Kroger's olive bar is one of the places where I am pretty willing to ignore my locally-grown convictions and throw down some money.  I love olives, especially ones in oil instead of brine and I have discovered the best olive ever.  I have been avoiding the Kroger Store in favor of a cheaper alternative but this week I went to get some olives and there is a new one.  I didn't pay that much attention to the label, I think it said something about Sicilian.  Anyway, this olive is bright green, it is the one on the right side of the saucer in the photo.  They are AWESOME.  They are crunchier and tastier and even prettier.  It will be a while before I will even bother with the other ones, these were so good.  I hope the store doesn't suddenly decide to stop carrying them.  All you olive lovers in my area, go out and buy some so that they keep supplying them, please.

Purple Hull Pea Vines
I usually buy fresh mozzarella cheese and slice it and marinate it myself.  Especially if I have fresh basil, but I bought some of theirs for a different flavor, and it was good.  But I wish I had bought the whole pound of Sicilian green olives, then I might have some left, but naaah, probably not.  I consumed them muy rapido.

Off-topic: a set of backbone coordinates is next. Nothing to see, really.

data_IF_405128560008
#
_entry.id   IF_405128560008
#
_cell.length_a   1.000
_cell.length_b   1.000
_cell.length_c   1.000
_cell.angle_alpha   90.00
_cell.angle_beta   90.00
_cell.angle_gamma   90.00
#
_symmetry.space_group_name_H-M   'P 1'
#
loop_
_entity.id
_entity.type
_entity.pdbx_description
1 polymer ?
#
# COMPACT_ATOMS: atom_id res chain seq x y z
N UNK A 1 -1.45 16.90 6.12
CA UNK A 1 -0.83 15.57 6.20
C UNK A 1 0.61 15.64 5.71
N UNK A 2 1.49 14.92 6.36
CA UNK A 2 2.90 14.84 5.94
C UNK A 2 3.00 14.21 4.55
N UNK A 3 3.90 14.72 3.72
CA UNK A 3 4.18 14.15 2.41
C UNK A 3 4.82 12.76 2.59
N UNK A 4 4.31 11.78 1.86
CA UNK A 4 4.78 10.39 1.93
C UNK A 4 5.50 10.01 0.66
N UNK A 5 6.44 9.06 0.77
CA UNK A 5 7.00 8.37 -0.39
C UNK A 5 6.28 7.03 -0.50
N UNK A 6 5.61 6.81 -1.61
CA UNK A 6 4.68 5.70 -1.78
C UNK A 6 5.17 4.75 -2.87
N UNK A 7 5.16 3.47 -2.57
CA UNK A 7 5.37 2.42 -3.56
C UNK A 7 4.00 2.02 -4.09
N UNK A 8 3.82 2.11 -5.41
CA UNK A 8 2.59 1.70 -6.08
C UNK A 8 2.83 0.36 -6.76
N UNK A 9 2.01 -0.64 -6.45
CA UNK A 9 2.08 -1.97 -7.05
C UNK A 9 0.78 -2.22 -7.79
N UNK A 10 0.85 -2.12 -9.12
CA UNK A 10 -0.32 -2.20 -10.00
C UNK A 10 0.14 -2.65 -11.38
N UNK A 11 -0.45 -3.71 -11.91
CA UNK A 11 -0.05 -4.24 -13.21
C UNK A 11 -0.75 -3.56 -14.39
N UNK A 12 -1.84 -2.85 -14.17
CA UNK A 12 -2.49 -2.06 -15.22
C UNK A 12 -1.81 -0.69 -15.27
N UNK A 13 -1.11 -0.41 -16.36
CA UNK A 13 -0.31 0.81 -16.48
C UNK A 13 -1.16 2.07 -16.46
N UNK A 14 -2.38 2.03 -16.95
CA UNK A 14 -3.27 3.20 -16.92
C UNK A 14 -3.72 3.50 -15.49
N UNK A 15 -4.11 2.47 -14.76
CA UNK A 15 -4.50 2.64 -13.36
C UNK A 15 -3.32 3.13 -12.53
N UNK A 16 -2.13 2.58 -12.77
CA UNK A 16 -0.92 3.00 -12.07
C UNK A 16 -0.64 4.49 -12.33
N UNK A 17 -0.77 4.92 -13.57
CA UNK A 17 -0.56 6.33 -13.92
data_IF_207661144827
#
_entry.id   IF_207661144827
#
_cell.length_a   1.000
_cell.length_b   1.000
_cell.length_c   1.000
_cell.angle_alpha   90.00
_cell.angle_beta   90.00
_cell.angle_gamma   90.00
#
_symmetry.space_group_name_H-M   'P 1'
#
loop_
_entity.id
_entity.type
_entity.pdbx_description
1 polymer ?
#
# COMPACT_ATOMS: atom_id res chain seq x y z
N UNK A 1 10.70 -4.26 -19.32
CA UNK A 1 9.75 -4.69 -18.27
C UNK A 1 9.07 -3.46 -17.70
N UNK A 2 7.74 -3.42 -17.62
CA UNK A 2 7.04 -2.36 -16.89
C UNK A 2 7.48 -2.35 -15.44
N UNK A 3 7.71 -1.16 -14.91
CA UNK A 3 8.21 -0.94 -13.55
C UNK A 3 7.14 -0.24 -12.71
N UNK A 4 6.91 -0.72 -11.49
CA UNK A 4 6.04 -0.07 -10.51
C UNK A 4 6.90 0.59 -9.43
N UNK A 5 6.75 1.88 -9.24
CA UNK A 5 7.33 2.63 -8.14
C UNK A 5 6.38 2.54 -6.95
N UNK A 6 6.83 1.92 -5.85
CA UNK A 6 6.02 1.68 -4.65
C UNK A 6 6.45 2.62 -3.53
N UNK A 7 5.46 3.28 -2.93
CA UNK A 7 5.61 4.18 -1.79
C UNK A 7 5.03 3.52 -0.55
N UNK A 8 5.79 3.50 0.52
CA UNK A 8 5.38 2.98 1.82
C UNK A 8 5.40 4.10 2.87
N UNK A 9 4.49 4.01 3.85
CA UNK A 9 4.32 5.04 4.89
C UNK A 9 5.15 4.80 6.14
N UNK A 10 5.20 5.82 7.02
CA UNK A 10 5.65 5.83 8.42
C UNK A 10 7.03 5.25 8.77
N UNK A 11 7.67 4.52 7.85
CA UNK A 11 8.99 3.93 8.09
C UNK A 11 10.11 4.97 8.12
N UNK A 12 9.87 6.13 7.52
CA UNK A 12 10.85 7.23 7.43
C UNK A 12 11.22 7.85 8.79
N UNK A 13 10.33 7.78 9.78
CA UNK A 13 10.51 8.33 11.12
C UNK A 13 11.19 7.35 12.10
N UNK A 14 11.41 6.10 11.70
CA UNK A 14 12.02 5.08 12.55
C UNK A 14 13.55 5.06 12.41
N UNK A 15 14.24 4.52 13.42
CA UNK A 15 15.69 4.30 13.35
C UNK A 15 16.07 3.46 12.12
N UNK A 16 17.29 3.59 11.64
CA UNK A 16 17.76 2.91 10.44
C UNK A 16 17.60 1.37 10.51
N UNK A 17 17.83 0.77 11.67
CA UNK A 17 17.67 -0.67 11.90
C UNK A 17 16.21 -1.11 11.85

I will be out of town for a bit and will miss my purple hull pea harvest.  This is a sad thing, but one of the neighbors said she will come and pick them and freeze some for me.  I will be very sad if I miss them all.

Sneak turtle after compost additions
There are cucumbers again, and still lots and lots of okra.  There are a few melons left.  The co-gardener didn't get a video camera, but he did buy a fancy light and patrols the garden a couple of times a night, but still no sign of the
melon thief.

The phone or Google+ finally downloaded the picture of the sneaky turtle sampling the discards headed to the compost (see previous post).  You can see the last of the old cucumbers going out.  The new cucumbers are just starting, I've had two or three so far.  Good timing, although it took a couple of tries to get the cukes going.  Lots of basil left and I have some lettuce coming up finally.  Now if the tomatoes will just get going, I will have something to go with my bright green olives.

It has been a rough garden summer, but I am thankful for the chance to have such delicious food.

Sunday, August 19, 2012

Oil Change, Sweet Potato, Bearnaise

Sweet potato vines, Bearnaise, steak